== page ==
Bad Theology from Facebook

wp_20170104_14_18_20_proThis week’s entry in our Bad Theology series comes from one of our dedicated readers.

After the deadly shooting in Florida recently, one of his Facebook friends posted this:

We feel very fortunate to have driven to Palm Aire rather than fly. Our check in date was Jan. 6. We might have flown into Ft. Lauderdale!!! Praise God for His guidance and care for us.

Our reader, who prefers to stay anonymous lest his Facebook friends see this (Honestly, you people have a lot more faith in my popularity than is warranted), writes that his first reaction was: “Too bad God didn’t like those other people.”

Well said, Dear Reader. Well said.

It reminds me of something I saw on Facebook after the terrorist attack in Paris. A family member was supposed to be in the city on that day, but at the last minute changed her mind and went to England. We were relieved to hear she was safe, but she ended her update with “God is watching out for me,” making me wince.

Trust me, I understand the spooky feeling of having just avoided a tragedy. Whether it’s a car crash that happens just seconds ahead of you, or you enter a store and find out a robbery just took place, or you pull into a parking lot just 15 minutes after a drug deal went bad and police opened fire… Good Lord, I grew up in a bad area! It’s natural to shudder a little and – if you’re religious – give thanks to your Maker.

But this is where it gets tricky. It’s fine to feel a sense of gratitude for your safety and well-being, but to think you received more of God’s favor than another person? Nuh-uh. I’m afraid it doesn’t work like that.

phoaivz3fba-david-solceThis is what I call turning God into a lucky rabbit’s foot. It might seem like a nice idea (for everyone but the rabbit), but it’s no help at all when bad things do come your way. And sorry to break it to you, but eventually they will.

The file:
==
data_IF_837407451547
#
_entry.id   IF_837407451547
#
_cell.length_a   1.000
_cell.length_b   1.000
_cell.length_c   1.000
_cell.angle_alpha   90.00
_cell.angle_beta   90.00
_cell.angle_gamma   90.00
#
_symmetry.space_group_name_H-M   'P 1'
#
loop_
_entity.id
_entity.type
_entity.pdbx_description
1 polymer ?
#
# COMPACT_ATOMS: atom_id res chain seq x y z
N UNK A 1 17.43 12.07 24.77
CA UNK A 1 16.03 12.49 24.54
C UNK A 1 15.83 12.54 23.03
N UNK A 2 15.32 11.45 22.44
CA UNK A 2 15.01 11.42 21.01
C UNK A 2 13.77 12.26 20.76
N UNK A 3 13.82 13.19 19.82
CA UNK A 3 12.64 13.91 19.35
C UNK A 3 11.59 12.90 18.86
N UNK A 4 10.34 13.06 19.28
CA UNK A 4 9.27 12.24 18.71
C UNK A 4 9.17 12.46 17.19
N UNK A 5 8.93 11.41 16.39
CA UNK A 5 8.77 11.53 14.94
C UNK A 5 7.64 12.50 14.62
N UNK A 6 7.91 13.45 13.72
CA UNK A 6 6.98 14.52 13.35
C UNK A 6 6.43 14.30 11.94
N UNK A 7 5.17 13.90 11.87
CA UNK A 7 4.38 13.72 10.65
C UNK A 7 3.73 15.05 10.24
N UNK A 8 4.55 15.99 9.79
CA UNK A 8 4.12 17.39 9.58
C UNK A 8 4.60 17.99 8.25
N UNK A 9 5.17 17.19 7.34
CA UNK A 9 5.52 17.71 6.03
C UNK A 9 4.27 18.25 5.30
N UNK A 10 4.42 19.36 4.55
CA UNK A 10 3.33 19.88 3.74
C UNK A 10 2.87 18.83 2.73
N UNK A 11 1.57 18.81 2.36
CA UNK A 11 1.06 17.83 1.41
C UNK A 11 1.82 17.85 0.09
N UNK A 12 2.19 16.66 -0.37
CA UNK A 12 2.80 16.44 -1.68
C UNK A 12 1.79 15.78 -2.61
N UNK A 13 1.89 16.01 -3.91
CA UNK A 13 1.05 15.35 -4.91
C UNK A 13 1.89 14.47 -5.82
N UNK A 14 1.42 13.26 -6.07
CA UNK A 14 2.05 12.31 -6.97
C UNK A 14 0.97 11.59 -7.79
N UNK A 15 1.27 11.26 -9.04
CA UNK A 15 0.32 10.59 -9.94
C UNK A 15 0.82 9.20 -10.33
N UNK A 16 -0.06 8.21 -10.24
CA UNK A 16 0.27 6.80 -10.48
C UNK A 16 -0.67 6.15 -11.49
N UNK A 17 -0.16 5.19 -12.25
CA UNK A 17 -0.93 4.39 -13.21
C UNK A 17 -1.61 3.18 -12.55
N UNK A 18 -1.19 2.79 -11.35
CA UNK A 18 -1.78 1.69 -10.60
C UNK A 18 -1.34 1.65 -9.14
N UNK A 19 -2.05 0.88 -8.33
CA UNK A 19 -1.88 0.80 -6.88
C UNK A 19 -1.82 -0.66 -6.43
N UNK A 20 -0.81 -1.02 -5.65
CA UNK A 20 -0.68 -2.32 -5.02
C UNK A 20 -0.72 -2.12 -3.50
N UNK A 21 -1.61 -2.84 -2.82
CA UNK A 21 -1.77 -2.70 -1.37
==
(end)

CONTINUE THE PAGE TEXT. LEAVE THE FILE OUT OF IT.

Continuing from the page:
I suppose if you want to continue believing in this special favor you’ve been granted, go right ahead. All we ask is that you stop posting it on social media.

For one, it shows zero compassion and empathy for the people who are going through a tragedy, and that’s not a good look for a Christian, now is it?

For another, it presents a rather fickle and untrustworthy image of God, especially to nonbelievers. So whatever it is that YOU believe, please be conscious how your words sound to others.

Tell us Johnny, how does our contestant rate?
For posting on Facebook that you are more worthy of God’s love and protection than 27 people killed in Fort Lauderdale, you earned:

https://i0.wp.com/emojis.slackmojis.com/emojis/images/1450319441/51/facepalm.pnghttps://i0.wp.com/emojis.slackmojis.com/emojis/images/1450319441/51/facepalm.pnghttps://i0.wp.com/emojis.slackmojis.com/emojis/images/1450319441/51/facepalm.pngThree face palms!

Thanks for playing!

Remember, if you find questionable theology out there, submit it using the contact form above.

Stay vigilant, friends.
Vaya con Dios

Author: C. J. Hartwell

Christi lives in Phoenix with Husband, Son, Daughter, and Dog. She enjoys moonlit walks on the beach, but as she doesn't live anywhere near a beach, she's usually in bed by 9:30.

5 thoughts on “Bad Theology from Facebook”

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